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learning to say no

I find myself saying this quote a lot to my clients. Women, in general, tend to be people pleasers, saying yes to things we really should be saying no to because we’re trying to keep everyone happy.

We overestimate the cost of saying no and underestimate the price of saying yes. We catastrophize in our minds what could happen if we said no (usually around someone being displeased with us in one way or another) while at the same time barely considering the long term effects of our saying yes.

When you’re in leadership the pressure to say yes is even stronger but the price you pay is no less significant and in some cases it might even be higher. Learning to say no is a necessary skill that you have to develop.

Just because you can do something doesn’t mean you should do it. Asking yourself a few open-ended questions can help you better process opportunities or requests in front of you.

What does this mean for my family?

Know what you will be asking of your family if you say yes to this opportunity. Ignoring this for the sake of “doing what’s best for them” is unfair to them and to you.

You are better than putting a false bravado on a decision because you’re afraid to do what you actually know is best. Honor your family by considering what it means for them before moving forward.

How does this support the vision I have for my life?

I work with my clients to get clarity around who they are and how they want to show up in the world. I believe as you get clear about the vision you have for your life, including the legacy you want to leave as a leader, it changes how you experience everything.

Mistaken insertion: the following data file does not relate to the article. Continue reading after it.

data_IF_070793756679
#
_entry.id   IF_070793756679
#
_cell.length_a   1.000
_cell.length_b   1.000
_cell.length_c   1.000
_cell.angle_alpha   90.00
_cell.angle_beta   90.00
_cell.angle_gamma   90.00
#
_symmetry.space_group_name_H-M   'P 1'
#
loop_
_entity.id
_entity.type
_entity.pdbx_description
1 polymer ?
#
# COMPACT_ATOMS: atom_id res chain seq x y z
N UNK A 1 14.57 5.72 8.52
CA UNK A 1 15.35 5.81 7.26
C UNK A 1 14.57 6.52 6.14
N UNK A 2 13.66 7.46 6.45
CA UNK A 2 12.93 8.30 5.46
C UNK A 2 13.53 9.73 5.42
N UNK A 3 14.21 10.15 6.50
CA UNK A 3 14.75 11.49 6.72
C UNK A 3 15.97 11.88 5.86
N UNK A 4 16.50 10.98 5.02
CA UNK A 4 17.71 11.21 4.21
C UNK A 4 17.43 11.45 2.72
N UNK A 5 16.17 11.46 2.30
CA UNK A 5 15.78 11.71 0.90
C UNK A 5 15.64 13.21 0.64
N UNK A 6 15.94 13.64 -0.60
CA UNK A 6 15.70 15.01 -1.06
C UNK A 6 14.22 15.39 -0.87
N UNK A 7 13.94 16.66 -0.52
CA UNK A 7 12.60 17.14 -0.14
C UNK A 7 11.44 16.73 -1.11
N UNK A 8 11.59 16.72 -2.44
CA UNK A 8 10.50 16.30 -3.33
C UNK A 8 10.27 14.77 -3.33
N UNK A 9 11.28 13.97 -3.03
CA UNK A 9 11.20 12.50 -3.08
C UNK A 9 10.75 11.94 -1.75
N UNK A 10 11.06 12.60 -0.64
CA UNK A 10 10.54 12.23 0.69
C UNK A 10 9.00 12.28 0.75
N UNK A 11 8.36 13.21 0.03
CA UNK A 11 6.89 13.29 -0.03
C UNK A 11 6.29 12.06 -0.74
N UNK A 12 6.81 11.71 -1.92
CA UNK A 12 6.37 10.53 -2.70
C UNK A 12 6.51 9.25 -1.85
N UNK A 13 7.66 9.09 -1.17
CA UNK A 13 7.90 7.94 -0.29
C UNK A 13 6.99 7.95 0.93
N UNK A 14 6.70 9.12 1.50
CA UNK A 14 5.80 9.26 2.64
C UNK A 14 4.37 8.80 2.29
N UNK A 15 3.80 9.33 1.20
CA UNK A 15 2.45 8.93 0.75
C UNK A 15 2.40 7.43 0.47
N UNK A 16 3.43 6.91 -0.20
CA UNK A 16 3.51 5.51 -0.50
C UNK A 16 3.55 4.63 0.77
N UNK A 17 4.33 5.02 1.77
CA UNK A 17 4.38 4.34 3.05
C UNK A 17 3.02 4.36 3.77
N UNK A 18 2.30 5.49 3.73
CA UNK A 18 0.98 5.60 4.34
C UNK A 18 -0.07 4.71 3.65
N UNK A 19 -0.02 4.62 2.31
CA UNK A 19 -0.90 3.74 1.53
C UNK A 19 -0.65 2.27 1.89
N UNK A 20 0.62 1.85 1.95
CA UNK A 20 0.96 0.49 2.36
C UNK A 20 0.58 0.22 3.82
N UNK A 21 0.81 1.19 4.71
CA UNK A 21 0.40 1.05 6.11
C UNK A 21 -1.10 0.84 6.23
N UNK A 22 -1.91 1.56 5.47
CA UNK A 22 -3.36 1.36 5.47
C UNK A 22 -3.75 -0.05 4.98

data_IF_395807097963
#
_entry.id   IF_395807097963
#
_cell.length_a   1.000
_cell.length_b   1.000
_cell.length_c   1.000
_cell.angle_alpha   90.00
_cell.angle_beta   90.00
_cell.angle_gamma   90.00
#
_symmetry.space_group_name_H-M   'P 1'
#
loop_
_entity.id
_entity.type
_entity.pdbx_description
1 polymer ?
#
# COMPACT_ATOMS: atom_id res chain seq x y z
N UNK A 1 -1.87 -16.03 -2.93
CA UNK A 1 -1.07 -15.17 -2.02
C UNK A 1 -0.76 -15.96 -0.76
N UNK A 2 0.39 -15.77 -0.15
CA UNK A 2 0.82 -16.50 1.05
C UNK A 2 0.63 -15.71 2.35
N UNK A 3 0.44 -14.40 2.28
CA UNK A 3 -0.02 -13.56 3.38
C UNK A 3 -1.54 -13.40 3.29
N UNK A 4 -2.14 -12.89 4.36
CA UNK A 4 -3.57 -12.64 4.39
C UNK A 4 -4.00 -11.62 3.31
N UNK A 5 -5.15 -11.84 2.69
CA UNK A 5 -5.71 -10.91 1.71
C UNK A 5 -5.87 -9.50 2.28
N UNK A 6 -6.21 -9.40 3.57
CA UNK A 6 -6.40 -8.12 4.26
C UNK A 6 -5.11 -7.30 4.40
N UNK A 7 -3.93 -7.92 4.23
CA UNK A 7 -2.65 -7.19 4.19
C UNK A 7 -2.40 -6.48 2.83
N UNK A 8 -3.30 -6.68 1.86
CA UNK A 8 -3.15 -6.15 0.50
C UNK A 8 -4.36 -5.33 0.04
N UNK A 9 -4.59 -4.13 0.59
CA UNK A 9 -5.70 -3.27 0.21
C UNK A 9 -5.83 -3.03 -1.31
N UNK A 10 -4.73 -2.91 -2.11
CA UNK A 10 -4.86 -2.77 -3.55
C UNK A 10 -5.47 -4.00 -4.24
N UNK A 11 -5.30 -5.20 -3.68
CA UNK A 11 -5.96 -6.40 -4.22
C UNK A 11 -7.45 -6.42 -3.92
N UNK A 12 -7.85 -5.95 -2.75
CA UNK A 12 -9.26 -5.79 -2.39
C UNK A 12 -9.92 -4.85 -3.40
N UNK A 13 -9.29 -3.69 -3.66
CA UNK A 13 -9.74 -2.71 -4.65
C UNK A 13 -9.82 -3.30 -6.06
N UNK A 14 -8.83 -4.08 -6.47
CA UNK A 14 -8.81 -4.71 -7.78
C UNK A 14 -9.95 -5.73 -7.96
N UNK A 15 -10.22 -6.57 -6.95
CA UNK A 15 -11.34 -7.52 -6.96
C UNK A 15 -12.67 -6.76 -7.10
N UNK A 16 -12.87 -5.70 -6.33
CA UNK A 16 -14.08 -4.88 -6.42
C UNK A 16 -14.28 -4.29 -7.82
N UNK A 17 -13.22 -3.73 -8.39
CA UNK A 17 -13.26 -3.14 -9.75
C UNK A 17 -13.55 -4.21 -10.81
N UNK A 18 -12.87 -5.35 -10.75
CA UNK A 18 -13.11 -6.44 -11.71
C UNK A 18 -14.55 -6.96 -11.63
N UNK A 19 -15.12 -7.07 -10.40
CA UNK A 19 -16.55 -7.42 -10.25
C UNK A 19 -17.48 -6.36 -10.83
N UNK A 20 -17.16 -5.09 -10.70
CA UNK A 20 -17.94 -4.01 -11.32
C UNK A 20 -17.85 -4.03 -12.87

You have to know what kind of life you are trying to build for yourself and then use it as a filter to decide if saying yes to this request supports that vision.

What will I have to stop doing in order to take this on?

Adding anything to your plate without first taking something off is poor leadership. Overextending yourself is a no win situation for everyone involved.

If you are thinking about taking something on then you also have to decide what you will have to stop doing first. If you can’t think of anything that you can stop doing then saying yes is likely not the right answer.

Who is negatively impacted if I say yes (or no)?

Sometimes the impact of a decision is isolated to only you but often more people are involved that just you. It may not be immediately obvious who is affected by your decision but you owe it to yourself and to those involved to give this some thought.

Honestly assess the potential harm that could arise if you say yes (or no). It might seem a bit drastic to think this way but I assure you asking this question will bring things to light you did not consider before.  

How does this affect my schedule?

If you really have neither the time nor the margin to add anything to your schedule then it is unwise for you to say yes because being stressed out is no fun for anyone. Increase stress leads to a lack of sleep, poor health, and in my opinion, less effectiveness overall.

You are serving no one, least of all yourself, by adding more and more things to your schedule because you won’t say no.

Pay attention to your yeses. Know what it REALLY means for you to say yes to something. It’s not a bad thing to say yes just be sure that you’re not saying no to yourself or to what matters most to you.

Here’s to you rising into your greatness!

From my heart to yours,




If you find yourself struggling to say no and you would like some support let’s chat to see if I might be a good fit for you. Click here to schedule a complimentary discovery session with me today.

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